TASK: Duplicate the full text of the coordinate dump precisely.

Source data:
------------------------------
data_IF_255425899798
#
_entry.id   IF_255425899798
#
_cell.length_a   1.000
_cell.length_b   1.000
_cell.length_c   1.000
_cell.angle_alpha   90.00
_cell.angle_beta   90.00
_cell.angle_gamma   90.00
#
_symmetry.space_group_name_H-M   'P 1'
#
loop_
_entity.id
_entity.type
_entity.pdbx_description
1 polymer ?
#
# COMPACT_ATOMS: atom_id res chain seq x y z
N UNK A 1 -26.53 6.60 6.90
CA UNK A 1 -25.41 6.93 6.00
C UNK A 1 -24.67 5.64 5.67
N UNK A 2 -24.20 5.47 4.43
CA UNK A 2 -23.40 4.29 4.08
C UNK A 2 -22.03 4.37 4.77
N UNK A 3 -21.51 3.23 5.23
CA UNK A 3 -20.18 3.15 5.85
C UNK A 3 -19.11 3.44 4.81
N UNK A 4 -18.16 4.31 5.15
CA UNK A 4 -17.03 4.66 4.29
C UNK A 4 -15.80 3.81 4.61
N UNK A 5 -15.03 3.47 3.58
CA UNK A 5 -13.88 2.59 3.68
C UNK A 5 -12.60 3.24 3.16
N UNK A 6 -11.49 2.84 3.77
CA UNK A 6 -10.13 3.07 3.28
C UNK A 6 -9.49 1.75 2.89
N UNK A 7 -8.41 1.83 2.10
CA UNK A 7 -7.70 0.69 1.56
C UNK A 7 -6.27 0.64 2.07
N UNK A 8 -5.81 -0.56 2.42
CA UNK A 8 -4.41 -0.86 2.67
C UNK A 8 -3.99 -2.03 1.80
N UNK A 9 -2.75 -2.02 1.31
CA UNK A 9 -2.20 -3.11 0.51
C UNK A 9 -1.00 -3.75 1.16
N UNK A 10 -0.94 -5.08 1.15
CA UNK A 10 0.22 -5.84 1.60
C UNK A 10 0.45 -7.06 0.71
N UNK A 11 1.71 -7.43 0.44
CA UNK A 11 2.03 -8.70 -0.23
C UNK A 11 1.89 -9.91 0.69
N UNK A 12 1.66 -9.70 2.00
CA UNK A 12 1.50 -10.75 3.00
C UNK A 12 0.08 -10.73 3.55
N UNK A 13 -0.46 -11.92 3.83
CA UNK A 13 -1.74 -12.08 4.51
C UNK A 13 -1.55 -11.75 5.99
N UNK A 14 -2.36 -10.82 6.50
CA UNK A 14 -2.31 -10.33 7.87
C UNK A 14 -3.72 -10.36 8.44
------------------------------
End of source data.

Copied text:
data_IF_255425899798
#
_entry.id   IF_255425899798
#
_cell.length_a   1.000
_cell.length_b   1.000
_cell.length_c   1.000
_cell.angle_alpha   90.00
_cell.angle_beta   90.00
_cell.angle_gamma   90.00
#
_symmetry.space_group_name_H-M   'P 1'
#
loop_
_entity.id
_entity.type
_entity.pdbx_description
1 polymer ?
#
# COMPACT_ATOMS: atom_id res chain seq x y z
N UNK A 1 -26.53 6.60 6.90
CA UNK A 1 -25.41 6.93 6.00
C UNK A 1 -24.67 5.64 5.67
N UNK A 2 -24.20 5.47 4.43
CA UNK A 2 -23.40 4.29 4.08
C UNK A 2 -22.03 4.37 4.77
N UNK A 3 -21.51 3.23 5.23
CA UNK A 3 -20.18 3.15 5.85
C UNK A 3 -19.11 3.44 4.81
N UNK A 4 -18.16 4.31 5.15
CA UNK A 4 -17.03 4.66 4.29
C UNK A 4 -15.80 3.81 4.61
N UNK A 5 -15.03 3.47 3.58
CA UNK A 5 -13.88 2.59 3.68
C UNK A 5 -12.60 3.24 3.16
N UNK A 6 -11.49 2.84 3.77
CA UNK A 6 -10.13 3.07 3.28
C UNK A 6 -9.49 1.75 2.89
N UNK A 7 -8.41 1.83 2.10
CA UNK A 7 -7.70 0.69 1.56
C UNK A 7 -6.27 0.64 2.07
N UNK A 8 -5.81 -0.56 2.42
CA UNK A 8 -4.41 -0.86 2.67
C UNK A 8 -3.99 -2.03 1.80
N UNK A 9 -2.75 -2.02 1.31
CA UNK A 9 -2.20 -3.11 0.51
C UNK A 9 -1.00 -3.75 1.16
N UNK A 10 -0.94 -5.08 1.15
CA UNK A 10 0.22 -5.84 1.60
C UNK A 10 0.45 -7.06 0.71
N UNK A 11 1.71 -7.43 0.44
CA UNK A 11 2.03 -8.70 -0.23
C UNK A 11 1.89 -9.91 0.69
N UNK A 12 1.66 -9.70 2.00
CA UNK A 12 1.50 -10.75 3.00
C UNK A 12 0.08 -10.73 3.55
N UNK A 13 -0.46 -11.92 3.83
CA UNK A 13 -1.74 -12.08 4.51
C UNK A 13 -1.55 -11.75 5.99
N UNK A 14 -2.36 -10.82 6.50
CA UNK A 14 -2.31 -10.33 7.87
C UNK A 14 -3.72 -10.36 8.44